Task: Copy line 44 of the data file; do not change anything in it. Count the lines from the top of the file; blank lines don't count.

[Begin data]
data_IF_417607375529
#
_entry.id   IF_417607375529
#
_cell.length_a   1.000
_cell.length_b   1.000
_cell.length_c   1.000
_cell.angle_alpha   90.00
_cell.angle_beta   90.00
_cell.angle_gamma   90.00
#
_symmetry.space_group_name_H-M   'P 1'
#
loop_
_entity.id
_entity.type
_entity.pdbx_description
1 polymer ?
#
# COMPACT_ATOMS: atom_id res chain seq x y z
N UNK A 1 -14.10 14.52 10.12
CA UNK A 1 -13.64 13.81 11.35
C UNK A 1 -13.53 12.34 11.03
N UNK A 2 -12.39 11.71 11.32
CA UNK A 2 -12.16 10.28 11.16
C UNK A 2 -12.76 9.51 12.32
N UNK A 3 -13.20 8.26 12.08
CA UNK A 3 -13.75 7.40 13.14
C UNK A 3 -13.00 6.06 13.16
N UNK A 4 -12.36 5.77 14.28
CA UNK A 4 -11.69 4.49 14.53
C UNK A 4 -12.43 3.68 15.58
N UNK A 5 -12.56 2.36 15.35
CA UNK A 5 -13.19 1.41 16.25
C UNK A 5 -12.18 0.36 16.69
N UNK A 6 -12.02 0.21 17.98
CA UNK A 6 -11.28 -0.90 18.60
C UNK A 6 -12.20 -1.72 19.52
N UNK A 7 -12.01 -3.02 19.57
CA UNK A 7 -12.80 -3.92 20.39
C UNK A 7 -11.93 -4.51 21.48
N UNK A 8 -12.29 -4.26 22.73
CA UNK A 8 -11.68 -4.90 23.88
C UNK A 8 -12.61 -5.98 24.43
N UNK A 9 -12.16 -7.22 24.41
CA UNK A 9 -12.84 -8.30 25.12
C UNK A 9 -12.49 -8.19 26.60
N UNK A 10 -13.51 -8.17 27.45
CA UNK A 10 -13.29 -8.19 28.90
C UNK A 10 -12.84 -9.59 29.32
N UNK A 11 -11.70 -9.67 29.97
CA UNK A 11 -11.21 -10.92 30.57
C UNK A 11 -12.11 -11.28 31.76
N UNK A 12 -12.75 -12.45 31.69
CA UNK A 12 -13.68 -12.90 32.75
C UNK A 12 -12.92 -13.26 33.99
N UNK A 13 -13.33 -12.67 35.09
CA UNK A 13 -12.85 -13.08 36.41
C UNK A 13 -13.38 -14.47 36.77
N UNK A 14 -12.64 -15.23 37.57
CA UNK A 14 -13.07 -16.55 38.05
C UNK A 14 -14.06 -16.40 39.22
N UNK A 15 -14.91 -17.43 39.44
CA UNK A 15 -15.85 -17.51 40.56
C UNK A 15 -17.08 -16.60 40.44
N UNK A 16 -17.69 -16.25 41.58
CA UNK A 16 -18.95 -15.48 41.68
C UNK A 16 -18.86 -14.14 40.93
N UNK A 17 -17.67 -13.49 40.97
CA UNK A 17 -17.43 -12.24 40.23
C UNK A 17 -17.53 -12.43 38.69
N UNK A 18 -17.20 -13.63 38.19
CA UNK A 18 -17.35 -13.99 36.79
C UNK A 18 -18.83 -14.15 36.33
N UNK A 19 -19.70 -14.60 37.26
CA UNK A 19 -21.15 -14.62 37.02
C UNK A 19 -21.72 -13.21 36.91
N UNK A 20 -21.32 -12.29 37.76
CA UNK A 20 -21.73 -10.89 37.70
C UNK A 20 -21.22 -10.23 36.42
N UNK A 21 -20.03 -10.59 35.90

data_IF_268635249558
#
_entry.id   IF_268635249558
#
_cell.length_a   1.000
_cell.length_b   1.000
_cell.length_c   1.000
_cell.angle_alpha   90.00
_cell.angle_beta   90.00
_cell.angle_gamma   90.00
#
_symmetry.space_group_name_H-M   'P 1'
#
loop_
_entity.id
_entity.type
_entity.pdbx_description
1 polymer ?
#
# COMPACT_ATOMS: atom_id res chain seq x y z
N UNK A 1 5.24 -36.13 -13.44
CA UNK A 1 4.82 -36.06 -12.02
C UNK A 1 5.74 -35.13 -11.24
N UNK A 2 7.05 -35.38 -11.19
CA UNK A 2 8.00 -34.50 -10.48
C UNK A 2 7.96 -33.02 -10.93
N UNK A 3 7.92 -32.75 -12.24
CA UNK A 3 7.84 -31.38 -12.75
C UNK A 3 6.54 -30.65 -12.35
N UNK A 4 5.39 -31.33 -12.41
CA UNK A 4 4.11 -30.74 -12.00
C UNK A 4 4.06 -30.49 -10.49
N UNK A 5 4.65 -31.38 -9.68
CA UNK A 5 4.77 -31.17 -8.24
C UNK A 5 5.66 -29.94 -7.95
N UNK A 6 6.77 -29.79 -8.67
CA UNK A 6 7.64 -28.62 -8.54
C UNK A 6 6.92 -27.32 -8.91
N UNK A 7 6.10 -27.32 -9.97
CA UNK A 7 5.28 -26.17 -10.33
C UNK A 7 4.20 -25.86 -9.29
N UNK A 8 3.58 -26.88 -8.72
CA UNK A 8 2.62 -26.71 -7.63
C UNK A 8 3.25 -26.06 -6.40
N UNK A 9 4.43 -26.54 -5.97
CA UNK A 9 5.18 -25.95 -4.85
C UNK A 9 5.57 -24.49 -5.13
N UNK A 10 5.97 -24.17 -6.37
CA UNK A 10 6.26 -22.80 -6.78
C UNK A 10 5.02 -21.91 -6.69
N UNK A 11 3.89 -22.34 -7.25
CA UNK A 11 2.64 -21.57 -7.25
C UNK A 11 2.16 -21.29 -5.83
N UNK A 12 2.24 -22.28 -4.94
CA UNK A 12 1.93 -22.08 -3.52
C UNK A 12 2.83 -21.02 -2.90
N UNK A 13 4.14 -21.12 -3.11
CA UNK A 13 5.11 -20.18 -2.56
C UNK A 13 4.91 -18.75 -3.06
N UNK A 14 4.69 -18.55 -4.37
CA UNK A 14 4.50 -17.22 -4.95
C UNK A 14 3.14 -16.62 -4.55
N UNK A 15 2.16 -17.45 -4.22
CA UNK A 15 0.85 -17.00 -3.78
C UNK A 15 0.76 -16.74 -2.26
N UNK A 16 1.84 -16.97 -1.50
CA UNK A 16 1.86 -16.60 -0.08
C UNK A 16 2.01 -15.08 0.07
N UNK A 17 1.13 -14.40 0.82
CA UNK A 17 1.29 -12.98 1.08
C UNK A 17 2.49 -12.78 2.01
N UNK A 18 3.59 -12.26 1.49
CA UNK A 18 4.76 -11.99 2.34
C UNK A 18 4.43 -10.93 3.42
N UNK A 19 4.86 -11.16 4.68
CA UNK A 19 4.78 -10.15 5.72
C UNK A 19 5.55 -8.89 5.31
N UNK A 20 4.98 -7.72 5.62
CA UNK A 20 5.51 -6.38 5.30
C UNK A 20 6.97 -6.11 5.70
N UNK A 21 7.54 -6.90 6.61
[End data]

C UNK A 8 -12.61 -5.98 24.43